A child’s cultural education begins in part in the pages of a children’s book, according to Sierra Adare-Tasiwoopa ápi.
A Cherokee, she has focused her research on stereotyping throughout American history. Her work on the subject of children’s books and their impact on the cultural development of children has been published over the past several decades.
A doctoral student in American and transnational studies at University at Buffalo, Adare-Tasiwoopa ápi will discuss “Communicating Cultural Invisibility in Children’s Literature” on Thursday, Nov. 1, at SUNY Cortland.
The talk will take place from 6 to 7:30 p.m. in Corey Union, Room 201. The event is sponsored by the Campus Artist and Lecture Series and the Faculty Development Center. The program is geared to faculty and staff, educators and future educators. Families with children are welcome.
Adare-Tasiwoopa ápi is a member of Wordcraft Circle of Native Writers and Storytellers, a pan-indigenous association seeking to ensure that the voices of indigenous and Hispanic peoples in the Americas are heard throughout the world.
Her message about culture is a universal one: understanding begins with becoming more aware of what our children are taught and the influence children’s literature has on society.
“Based on assumptions of the universality of values and Euro-western culture epitomizing societal achievement, children’s books dating back to the early 1700s have been designed to educate and socialize America’s youth by exposing youths to diverse cultures and experiences,” she said.
“Stories about indigenous peoples and cultures remain popular throughout the history of children’s literature,” Adare-Tasiwoopa ápi said. “However, since the civil rights movement parents and educators have raised concerns about the perpetuation of damaging stereotypical depictions and inaccurate depiction of traditional gender roles more in line with Euro-western social norms than indigenous cultures. Calls for greater accuracy and authentic inclusion have met with unexpected resistance and inequity in representation, despite indigenous authors entering into the realm of publishing children’s books.”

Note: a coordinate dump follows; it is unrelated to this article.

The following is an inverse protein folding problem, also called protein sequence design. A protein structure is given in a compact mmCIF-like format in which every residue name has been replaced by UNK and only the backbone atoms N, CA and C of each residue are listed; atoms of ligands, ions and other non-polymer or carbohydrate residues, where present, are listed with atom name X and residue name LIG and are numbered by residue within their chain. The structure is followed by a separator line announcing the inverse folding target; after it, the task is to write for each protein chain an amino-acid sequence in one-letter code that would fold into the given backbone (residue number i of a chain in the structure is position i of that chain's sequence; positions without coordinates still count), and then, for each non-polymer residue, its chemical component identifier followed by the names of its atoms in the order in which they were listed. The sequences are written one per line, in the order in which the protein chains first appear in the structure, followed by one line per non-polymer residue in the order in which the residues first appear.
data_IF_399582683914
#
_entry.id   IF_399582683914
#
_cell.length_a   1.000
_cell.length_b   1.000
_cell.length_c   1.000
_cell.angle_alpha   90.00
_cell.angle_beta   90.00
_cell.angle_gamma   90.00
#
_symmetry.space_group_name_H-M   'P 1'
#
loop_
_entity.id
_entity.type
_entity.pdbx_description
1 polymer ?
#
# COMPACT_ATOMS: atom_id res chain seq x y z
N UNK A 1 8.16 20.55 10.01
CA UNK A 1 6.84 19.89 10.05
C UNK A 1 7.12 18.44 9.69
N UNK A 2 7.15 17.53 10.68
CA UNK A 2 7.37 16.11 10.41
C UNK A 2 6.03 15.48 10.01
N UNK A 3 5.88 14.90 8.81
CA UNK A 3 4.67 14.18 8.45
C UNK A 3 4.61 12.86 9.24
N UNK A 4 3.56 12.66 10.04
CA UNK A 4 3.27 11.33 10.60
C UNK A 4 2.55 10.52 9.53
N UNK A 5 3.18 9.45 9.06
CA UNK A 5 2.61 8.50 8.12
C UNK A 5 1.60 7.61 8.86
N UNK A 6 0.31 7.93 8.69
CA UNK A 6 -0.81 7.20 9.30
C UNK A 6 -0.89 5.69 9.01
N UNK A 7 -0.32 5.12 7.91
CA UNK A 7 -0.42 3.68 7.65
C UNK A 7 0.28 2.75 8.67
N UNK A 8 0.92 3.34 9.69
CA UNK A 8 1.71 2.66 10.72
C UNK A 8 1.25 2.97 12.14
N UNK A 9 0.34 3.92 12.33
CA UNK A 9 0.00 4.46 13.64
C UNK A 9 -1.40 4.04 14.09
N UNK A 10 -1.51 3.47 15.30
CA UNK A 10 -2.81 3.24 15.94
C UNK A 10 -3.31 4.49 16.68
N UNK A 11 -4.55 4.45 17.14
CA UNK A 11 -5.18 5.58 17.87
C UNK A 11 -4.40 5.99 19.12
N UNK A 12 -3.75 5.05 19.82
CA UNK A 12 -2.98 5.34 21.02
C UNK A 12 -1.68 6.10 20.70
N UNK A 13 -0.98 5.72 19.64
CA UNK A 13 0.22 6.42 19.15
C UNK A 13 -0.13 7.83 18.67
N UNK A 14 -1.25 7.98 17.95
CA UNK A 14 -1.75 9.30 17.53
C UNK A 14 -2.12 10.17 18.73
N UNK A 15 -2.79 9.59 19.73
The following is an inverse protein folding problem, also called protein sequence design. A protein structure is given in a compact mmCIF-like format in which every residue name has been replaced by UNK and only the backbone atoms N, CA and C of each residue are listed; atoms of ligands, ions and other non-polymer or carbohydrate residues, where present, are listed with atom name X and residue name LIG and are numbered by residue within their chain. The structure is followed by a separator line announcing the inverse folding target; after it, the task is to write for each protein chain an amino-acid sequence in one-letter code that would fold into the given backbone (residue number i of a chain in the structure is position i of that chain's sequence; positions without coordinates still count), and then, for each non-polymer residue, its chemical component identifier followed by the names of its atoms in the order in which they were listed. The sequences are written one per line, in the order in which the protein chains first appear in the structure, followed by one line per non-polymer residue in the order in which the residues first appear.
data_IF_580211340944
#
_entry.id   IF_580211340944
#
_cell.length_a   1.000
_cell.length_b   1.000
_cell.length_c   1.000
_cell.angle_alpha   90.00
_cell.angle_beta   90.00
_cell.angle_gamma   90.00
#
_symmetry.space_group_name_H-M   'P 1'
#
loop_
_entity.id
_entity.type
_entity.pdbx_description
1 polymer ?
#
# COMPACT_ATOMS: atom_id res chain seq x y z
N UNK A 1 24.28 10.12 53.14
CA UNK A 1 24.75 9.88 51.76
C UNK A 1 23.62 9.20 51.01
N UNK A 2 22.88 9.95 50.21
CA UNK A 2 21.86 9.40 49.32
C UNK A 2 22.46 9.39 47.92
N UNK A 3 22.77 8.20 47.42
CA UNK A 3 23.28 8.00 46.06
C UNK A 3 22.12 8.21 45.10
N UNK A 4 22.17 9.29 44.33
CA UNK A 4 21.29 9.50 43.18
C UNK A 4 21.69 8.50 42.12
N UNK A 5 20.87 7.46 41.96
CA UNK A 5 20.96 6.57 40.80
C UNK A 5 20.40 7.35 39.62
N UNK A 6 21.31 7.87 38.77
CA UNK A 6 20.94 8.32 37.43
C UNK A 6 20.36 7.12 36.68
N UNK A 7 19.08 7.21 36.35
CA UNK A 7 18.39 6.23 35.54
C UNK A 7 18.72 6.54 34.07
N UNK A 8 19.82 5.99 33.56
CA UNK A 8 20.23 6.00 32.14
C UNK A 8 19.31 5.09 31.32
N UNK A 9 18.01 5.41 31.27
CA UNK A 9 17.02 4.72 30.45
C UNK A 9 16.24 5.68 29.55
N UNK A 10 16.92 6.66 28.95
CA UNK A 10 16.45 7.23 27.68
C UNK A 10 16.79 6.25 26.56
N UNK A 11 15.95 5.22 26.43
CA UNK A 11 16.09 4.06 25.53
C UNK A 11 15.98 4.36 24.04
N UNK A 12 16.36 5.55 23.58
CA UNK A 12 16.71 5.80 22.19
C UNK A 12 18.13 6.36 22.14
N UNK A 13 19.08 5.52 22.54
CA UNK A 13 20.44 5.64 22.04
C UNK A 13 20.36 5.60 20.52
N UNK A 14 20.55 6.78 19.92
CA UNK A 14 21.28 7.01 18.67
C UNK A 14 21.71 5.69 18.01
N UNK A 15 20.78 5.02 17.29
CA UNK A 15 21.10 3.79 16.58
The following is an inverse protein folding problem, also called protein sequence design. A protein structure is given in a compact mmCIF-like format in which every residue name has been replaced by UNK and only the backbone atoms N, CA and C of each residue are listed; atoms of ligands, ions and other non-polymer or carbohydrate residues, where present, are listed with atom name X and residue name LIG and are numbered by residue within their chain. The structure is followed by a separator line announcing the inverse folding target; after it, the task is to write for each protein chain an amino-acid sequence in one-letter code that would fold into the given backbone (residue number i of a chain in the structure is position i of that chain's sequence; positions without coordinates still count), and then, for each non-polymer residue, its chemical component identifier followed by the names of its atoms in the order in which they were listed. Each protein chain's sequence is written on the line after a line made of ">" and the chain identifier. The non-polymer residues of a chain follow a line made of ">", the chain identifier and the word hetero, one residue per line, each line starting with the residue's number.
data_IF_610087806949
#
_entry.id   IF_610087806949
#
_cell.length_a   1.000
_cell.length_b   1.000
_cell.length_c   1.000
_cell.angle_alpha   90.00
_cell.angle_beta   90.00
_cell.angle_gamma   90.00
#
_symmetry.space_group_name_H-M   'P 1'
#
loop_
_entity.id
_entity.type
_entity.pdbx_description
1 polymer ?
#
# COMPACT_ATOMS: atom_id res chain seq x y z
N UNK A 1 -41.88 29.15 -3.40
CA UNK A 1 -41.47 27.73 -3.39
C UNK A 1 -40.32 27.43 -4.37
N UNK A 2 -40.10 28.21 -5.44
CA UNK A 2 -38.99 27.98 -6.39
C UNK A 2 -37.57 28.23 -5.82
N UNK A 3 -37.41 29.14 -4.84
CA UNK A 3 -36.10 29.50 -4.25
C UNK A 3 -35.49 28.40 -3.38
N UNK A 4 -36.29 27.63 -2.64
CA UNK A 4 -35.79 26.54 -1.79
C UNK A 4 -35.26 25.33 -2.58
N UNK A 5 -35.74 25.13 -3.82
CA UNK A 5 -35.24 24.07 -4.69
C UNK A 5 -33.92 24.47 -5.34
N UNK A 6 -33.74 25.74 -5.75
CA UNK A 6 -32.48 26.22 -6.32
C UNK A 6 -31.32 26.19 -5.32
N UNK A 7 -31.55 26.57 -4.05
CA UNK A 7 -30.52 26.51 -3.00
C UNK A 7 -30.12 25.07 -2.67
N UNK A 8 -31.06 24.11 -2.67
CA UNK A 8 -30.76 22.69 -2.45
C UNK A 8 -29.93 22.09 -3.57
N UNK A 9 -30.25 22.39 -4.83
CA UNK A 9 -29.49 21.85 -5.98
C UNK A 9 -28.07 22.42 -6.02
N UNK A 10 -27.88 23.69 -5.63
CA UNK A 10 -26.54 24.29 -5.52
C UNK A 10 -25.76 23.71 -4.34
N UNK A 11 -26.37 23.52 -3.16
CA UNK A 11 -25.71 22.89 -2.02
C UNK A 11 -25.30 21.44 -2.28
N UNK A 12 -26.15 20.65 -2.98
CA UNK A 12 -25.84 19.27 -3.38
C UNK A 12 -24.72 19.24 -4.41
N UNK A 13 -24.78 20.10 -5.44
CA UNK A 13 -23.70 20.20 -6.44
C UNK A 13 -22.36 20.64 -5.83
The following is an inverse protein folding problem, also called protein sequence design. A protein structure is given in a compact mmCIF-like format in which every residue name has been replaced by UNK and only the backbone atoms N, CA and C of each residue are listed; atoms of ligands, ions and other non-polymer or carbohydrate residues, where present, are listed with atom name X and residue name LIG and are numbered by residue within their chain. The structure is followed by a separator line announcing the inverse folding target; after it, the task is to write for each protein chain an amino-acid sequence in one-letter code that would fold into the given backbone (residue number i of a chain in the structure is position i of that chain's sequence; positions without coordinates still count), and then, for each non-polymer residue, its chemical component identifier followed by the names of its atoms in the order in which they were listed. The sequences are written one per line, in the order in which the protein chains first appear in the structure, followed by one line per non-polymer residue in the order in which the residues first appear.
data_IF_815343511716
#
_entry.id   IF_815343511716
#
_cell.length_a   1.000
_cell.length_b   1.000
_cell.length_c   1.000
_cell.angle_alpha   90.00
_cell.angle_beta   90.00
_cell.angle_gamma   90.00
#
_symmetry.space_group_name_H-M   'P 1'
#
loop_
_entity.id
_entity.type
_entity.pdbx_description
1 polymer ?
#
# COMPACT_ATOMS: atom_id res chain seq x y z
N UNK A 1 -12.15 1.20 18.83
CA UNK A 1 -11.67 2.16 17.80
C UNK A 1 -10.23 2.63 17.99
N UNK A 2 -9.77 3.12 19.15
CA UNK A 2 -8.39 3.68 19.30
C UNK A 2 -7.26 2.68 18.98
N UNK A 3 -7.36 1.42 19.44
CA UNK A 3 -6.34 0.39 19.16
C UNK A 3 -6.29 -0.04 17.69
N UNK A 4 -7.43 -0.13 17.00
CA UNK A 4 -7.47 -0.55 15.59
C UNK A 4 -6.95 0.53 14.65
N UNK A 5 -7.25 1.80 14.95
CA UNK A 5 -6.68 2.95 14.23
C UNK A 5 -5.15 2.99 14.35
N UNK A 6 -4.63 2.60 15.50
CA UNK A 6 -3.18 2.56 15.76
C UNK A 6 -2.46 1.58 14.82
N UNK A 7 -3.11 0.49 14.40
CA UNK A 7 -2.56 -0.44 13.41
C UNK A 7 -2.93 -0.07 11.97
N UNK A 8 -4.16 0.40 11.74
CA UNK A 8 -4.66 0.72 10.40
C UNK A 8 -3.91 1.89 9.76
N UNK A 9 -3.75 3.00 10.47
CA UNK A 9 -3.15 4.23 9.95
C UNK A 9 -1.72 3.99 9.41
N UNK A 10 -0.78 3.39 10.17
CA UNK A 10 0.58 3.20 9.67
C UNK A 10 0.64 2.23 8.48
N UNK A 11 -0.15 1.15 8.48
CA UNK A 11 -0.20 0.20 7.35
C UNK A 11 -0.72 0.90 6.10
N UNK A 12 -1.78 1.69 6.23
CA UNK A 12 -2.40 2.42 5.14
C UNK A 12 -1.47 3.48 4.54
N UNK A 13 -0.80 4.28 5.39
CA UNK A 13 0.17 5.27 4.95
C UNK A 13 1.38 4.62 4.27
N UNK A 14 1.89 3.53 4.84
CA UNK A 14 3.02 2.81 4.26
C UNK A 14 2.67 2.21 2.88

The presentation will examine indigenous storylines and imagery in selected historical and contemporary children’s books written by indigenous and non-indigenous authors. Adare-Tasiwoopa ápi will make, as proposed by Edward Said, a comparative close reading against the grain of authors and illustrators’ handling of both text and visuals, as well as the intended audience, in order to expose areas of stories where the Indigenous perspective or participation has been erased or “sanitized.”
This contrastive analysis also uses Debbie Reese’s indigenizing methodology in exploring ways indigenous themes, characters and cultures can be (re)envisioned in children’s literature. Such a restoration would serve to advance children’s knowledge of diverse cultures and enhance social justice.
“As Eleanor Roosevelt once noted, it is not possible to comprehend the world from a single viewpoint,” Adare-Tasiwoopa ápi said. “In order to become good world leaders, she insisted that Americans must first come to understand the people who comprised our own nation. Understanding begins with becoming more aware of what our children are taught and the influence children’s literature has on society.”
Adare-Tasiwoopa ápi has conducted research for an education film for Educational Fundamentals, a 501 (c) 3 non-profit.
She has a Bachelor of Arts in Interdisciplinary Studies from SUNY Empire State College and a Master of Arts in Indigenous Nations Studies from the University of Kansas.
She received a Ford Foundation Diversity Fellowship. She also won a grant from the Mark Diamond Research Fund for work on her dissertation.
For more information, contact Linda Rosekrans, lecturer in English, at (607) 423-7883.